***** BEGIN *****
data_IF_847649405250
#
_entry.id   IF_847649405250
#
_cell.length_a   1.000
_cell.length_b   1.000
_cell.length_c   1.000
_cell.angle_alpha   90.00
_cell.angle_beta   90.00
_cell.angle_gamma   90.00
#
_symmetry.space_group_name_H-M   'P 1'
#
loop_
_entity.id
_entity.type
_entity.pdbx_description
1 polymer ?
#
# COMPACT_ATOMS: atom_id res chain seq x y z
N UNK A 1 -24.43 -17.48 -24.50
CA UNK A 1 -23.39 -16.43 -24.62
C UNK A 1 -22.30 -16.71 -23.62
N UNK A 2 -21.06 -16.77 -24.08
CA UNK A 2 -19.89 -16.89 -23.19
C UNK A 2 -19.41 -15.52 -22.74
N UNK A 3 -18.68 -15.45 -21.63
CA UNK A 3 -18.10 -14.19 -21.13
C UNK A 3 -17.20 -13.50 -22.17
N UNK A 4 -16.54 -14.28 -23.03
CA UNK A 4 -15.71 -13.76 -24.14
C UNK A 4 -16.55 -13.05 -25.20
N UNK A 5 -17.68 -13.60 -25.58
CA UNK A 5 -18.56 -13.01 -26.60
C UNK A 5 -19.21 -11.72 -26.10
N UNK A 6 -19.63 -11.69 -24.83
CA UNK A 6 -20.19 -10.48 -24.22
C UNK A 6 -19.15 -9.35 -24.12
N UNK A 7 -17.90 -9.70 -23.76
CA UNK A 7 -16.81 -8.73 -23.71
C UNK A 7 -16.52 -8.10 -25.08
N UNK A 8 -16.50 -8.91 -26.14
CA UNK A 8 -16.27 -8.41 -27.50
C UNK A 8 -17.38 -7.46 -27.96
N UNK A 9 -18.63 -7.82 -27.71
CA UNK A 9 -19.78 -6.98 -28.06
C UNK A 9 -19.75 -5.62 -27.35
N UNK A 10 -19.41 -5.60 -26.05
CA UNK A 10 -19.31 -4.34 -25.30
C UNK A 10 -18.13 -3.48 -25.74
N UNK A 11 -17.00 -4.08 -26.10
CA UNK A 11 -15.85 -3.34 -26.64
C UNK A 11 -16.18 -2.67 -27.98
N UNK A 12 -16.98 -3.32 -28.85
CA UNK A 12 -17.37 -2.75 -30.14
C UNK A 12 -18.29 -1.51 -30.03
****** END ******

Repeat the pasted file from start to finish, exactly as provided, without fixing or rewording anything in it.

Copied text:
data_IF_847649405250
#
_entry.id   IF_847649405250
#
_cell.length_a   1.000
_cell.length_b   1.000
_cell.length_c   1.000
_cell.angle_alpha   90.00
_cell.angle_beta   90.00
_cell.angle_gamma   90.00
#
_symmetry.space_group_name_H-M   'P 1'
#
loop_
_entity.id
_entity.type
_entity.pdbx_description
1 polymer ?
#
# COMPACT_ATOMS: atom_id res chain seq x y z
N UNK A 1 -24.43 -17.48 -24.50
CA UNK A 1 -23.39 -16.43 -24.62
C UNK A 1 -22.30 -16.71 -23.62
N UNK A 2 -21.06 -16.77 -24.08
CA UNK A 2 -19.89 -16.89 -23.19
C UNK A 2 -19.41 -15.52 -22.74
N UNK A 3 -18.68 -15.45 -21.63
CA UNK A 3 -18.10 -14.19 -21.13
C UNK A 3 -17.20 -13.50 -22.17
N UNK A 4 -16.54 -14.28 -23.03
CA UNK A 4 -15.71 -13.76 -24.14
C UNK A 4 -16.55 -13.05 -25.20
N UNK A 5 -17.68 -13.60 -25.58
CA UNK A 5 -18.56 -13.01 -26.60
C UNK A 5 -19.21 -11.72 -26.10
N UNK A 6 -19.63 -11.69 -24.83
CA UNK A 6 -20.19 -10.48 -24.22
C UNK A 6 -19.15 -9.35 -24.12
N UNK A 7 -17.90 -9.70 -23.76
CA UNK A 7 -16.81 -8.73 -23.71
C UNK A 7 -16.52 -8.10 -25.08
N UNK A 8 -16.50 -8.91 -26.14
CA UNK A 8 -16.27 -8.41 -27.50
C UNK A 8 -17.38 -7.46 -27.96
N UNK A 9 -18.63 -7.82 -27.71
CA UNK A 9 -19.78 -6.98 -28.06
C UNK A 9 -19.75 -5.62 -27.35
N UNK A 10 -19.41 -5.60 -26.05
CA UNK A 10 -19.31 -4.34 -25.30
C UNK A 10 -18.13 -3.48 -25.74
N UNK A 11 -17.00 -4.08 -26.10
CA UNK A 11 -15.85 -3.34 -26.64
C UNK A 11 -16.18 -2.67 -27.98
N UNK A 12 -16.98 -3.32 -28.85
CA UNK A 12 -17.37 -2.75 -30.14
C UNK A 12 -18.29 -1.51 -30.03